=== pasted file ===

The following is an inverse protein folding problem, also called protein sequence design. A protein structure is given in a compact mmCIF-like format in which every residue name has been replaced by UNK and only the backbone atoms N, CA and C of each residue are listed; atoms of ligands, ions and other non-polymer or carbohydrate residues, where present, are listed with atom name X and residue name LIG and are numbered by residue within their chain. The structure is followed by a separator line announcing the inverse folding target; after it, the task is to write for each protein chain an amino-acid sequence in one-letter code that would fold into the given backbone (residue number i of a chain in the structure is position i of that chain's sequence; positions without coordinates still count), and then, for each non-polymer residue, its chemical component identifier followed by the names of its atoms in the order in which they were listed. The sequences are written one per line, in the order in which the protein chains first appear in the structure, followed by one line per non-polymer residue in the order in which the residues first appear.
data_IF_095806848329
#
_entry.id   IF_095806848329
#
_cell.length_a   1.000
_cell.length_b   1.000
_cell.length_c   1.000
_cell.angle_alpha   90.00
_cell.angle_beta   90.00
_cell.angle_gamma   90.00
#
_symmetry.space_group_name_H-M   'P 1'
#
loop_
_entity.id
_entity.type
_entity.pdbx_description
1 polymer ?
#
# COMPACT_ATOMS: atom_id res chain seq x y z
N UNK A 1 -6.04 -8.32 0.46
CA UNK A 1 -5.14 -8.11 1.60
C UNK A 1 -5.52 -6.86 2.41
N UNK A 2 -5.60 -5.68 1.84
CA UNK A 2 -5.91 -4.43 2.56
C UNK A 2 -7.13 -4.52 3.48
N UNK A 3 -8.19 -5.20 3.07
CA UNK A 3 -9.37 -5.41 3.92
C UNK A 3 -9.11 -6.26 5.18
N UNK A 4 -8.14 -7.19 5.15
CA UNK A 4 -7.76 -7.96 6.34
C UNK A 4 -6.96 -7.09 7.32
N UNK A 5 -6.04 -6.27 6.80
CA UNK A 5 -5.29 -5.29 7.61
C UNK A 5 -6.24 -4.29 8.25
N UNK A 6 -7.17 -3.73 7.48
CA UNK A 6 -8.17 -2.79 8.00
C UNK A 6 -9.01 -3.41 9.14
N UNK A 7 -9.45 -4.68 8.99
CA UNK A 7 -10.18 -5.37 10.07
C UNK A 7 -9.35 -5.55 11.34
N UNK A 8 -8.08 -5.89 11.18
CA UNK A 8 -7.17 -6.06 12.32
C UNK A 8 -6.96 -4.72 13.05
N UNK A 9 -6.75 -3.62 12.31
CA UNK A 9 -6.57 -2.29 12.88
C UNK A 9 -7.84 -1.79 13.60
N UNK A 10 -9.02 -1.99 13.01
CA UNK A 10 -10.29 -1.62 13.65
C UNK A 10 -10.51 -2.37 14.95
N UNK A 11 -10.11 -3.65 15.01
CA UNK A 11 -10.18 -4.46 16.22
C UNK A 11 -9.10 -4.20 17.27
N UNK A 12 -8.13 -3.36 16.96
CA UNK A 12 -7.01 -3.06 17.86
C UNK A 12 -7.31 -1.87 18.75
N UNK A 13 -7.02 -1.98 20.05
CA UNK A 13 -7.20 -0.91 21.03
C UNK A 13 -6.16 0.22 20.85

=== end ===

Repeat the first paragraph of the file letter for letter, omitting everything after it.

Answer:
The following is an inverse protein folding problem, also called protein sequence design. A protein structure is given in a compact mmCIF-like format in which every residue name has been replaced by UNK and only the backbone atoms N, CA and C of each residue are listed; atoms of ligands, ions and other non-polymer or carbohydrate residues, where present, are listed with atom name X and residue name LIG and are numbered by residue within their chain. The structure is followed by a separator line announcing the inverse folding target; after it, the task is to write for each protein chain an amino-acid sequence in one-letter code that would fold into the given backbone (residue number i of a chain in the structure is position i of that chain's sequence; positions without coordinates still count), and then, for each non-polymer residue, its chemical component identifier followed by the names of its atoms in the order in which they were listed. The sequences are written one per line, in the order in which the protein chains first appear in the structure, followed by one line per non-polymer residue in the order in which the residues first appear.